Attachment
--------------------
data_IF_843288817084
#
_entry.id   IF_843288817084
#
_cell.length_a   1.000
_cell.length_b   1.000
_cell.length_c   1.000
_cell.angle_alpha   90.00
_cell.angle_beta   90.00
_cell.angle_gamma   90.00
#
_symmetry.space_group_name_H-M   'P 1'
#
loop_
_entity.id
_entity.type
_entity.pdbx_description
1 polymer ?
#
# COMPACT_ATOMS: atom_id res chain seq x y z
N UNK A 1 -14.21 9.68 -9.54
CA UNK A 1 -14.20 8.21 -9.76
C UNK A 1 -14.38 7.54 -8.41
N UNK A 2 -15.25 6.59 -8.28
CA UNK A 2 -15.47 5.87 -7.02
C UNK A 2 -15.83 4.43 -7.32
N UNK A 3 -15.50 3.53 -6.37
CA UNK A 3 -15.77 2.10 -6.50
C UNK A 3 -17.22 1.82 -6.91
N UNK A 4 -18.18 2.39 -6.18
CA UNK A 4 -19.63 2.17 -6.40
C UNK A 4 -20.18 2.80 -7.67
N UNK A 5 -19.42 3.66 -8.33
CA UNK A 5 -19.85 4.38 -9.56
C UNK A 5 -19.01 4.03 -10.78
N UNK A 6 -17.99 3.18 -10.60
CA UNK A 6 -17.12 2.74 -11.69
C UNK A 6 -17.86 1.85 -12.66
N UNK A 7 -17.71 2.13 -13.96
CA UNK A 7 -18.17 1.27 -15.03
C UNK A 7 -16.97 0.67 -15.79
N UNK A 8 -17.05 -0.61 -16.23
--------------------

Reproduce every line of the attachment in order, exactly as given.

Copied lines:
data_IF_843288817084
#
_entry.id   IF_843288817084
#
_cell.length_a   1.000
_cell.length_b   1.000
_cell.length_c   1.000
_cell.angle_alpha   90.00
_cell.angle_beta   90.00
_cell.angle_gamma   90.00
#
_symmetry.space_group_name_H-M   'P 1'
#
loop_
_entity.id
_entity.type
_entity.pdbx_description
1 polymer ?
#
# COMPACT_ATOMS: atom_id res chain seq x y z
N UNK A 1 -14.21 9.68 -9.54
CA UNK A 1 -14.20 8.21 -9.76
C UNK A 1 -14.38 7.54 -8.41
N UNK A 2 -15.25 6.59 -8.28
CA UNK A 2 -15.47 5.87 -7.02
C UNK A 2 -15.83 4.43 -7.32
N UNK A 3 -15.50 3.53 -6.37
CA UNK A 3 -15.77 2.10 -6.50
C UNK A 3 -17.22 1.82 -6.91
N UNK A 4 -18.18 2.39 -6.18
CA UNK A 4 -19.63 2.17 -6.40
C UNK A 4 -20.18 2.80 -7.67
N UNK A 5 -19.42 3.66 -8.33
CA UNK A 5 -19.85 4.38 -9.56
C UNK A 5 -19.01 4.03 -10.78
N UNK A 6 -17.99 3.18 -10.60
CA UNK A 6 -17.12 2.74 -11.69
C UNK A 6 -17.86 1.85 -12.66
N UNK A 7 -17.71 2.13 -13.96
CA UNK A 7 -18.17 1.27 -15.03
C UNK A 7 -16.97 0.67 -15.79
N UNK A 8 -17.05 -0.61 -16.23